a photo of a women in her office

Office wellbeing: Stand up for your health!

We have long known that physical activity is a key component in the equation for good health, but recent studies show just how harmful inactivity can be.  According to research, sitting for long periods of time contributes to risk of metabolic syndrome, heart attack risk, stroke risk, and overall death risk. Prolonged sitting is on target to cause more deaths than cancer; currently, physical inactivity causes 9% of premature mortality, which equates to more than 5.3m deaths a year. Did you know that the World Health Organization (WHO) lists inactivity as the fourth leading risk factor for global mortality? Yet most of us spend our days deskbound at the office.  Employees spend an average of forty hours a week at work, and for much of this time they are sedentary.


The good news

Luckily, we don’t need to resign ourselves to the detrimental effects of inactivity. Inactivity’s threat to our health can be countered. According to experts, sedentary time is best mitigated by lots of frequent movement, even if it’s only done for brief periods of time. In order to boost your health in the long term, follow these steps for staying active in the workplace.



Where you taught not to fidget as a child? It’s time to forget that advice. You burn more calories by chewing gum or fidgeting than you do sitting still in a chair.


Sit on a stability ball

Swap your old desk chair for a firmly inflated fitness or stability ball. Sitting on the unstable surface will activate your core muscles all day long and will improve your balance. As an added bonus, you can also use the fitness ball for wall squats or other workplace exercises during the day.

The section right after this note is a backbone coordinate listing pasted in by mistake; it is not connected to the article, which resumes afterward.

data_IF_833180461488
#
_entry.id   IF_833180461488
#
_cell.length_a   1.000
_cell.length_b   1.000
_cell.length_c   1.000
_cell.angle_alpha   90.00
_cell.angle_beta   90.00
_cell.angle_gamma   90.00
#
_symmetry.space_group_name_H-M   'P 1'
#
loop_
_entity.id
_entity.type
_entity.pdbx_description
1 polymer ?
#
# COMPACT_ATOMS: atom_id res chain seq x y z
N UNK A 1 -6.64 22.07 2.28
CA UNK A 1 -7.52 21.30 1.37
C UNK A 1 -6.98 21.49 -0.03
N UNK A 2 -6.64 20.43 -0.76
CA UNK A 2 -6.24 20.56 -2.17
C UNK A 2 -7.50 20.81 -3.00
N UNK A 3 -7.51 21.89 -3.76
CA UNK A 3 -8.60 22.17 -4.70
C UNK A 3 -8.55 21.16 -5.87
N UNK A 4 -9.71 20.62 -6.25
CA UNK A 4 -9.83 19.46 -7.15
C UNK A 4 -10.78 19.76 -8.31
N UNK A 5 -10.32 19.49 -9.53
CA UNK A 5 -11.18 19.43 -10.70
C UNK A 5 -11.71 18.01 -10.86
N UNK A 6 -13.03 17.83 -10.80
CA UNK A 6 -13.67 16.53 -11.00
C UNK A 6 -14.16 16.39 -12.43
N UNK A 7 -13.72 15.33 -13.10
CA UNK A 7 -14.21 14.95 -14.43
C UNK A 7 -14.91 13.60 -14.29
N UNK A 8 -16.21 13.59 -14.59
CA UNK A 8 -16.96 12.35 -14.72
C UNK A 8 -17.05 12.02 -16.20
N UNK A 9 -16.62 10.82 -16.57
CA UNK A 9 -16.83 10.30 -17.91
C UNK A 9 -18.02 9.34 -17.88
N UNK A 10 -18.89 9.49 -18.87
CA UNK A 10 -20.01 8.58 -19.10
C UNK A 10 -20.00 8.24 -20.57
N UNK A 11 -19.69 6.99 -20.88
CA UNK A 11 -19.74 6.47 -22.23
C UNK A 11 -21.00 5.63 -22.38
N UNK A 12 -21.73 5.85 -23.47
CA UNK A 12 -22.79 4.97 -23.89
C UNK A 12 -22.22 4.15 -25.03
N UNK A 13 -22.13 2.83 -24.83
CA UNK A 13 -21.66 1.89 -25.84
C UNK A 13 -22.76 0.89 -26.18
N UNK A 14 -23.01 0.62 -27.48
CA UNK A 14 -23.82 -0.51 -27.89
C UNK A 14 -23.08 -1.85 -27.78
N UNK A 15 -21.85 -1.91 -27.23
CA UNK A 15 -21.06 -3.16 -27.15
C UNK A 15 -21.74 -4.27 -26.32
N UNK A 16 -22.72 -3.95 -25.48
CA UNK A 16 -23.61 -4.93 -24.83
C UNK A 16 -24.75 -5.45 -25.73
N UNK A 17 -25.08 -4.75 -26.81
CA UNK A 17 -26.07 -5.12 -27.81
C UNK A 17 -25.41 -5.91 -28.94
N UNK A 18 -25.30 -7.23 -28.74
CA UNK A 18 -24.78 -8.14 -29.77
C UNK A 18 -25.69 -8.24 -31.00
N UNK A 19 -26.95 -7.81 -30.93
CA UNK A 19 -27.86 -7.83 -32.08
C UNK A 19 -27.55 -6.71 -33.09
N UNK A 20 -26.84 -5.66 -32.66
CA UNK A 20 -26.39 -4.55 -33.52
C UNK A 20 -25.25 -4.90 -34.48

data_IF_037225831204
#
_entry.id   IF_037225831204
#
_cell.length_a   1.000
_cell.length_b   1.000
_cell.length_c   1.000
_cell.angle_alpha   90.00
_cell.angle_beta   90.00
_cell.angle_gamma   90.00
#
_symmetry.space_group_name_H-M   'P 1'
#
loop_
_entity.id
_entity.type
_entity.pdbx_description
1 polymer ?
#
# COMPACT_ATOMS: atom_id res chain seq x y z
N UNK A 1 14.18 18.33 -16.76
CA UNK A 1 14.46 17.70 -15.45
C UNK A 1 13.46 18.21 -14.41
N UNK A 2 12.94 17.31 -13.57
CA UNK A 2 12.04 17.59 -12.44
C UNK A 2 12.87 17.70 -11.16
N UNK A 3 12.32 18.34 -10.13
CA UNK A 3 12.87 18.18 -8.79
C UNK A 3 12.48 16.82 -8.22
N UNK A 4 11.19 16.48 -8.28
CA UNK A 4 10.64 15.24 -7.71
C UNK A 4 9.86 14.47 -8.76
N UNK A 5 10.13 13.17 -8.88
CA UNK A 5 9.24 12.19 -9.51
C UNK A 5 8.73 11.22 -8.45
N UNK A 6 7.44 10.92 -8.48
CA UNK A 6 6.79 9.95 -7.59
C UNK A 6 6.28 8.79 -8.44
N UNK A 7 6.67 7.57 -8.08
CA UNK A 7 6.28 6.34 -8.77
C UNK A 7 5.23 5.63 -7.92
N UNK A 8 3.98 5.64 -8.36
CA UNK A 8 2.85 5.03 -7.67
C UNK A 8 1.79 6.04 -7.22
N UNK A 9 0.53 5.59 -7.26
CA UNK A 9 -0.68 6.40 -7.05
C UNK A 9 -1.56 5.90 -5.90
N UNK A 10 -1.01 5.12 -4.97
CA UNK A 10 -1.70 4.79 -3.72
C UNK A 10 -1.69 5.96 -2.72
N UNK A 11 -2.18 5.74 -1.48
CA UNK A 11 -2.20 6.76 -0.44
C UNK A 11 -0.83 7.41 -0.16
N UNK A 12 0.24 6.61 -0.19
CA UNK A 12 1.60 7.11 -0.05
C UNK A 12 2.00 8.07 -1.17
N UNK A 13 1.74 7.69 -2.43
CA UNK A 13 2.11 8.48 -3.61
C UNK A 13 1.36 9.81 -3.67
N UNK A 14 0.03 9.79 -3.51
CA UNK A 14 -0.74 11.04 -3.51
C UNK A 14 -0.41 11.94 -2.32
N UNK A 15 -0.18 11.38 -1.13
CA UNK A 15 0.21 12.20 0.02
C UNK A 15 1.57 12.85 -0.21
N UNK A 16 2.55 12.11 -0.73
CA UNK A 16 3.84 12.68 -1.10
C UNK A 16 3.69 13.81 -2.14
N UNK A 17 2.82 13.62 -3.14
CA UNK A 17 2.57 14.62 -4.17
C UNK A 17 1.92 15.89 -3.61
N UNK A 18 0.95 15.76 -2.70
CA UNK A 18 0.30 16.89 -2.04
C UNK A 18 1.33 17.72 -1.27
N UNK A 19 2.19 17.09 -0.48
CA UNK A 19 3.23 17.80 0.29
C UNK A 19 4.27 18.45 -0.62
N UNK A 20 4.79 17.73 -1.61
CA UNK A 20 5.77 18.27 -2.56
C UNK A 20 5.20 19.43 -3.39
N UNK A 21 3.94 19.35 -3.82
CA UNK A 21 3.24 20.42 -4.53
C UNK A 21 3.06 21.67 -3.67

Look for opportunities to stand on your feet

You’ll burn more calories standing than sitting.  Make a rule that you’ll always stand while talking on the phone. Propose a standing meeting to your colleagues. Note that the key is balance: prolonged standing can lead to the development of musculoskeletal disorders, so most experts recommend a 50:50 sit-stand ratio.


Take frequent walks around the office

Take every opportunity you can to walk around the office; research suggests that we should be walking 10,000 steps a day. Walk over to your co-worker’s desk rather than picking up the phone, take the stairs instead of the elevator, get up frequently to re-fill your water glass rather than keeping a bottle at your desk, devote 15 minutes of your lunch break to going outside for a walk. These small walking breaks will keep you mentally alert while significantly benefitting your overall health.


Exercise at your desk

There are many exercises you can do right from your desk – try these seven to get going. Don’t underestimate the impact that these seemingly small activities can have on your health: it has been proven that frequent movements throughout the day will make a huge difference in your overall wellbeing!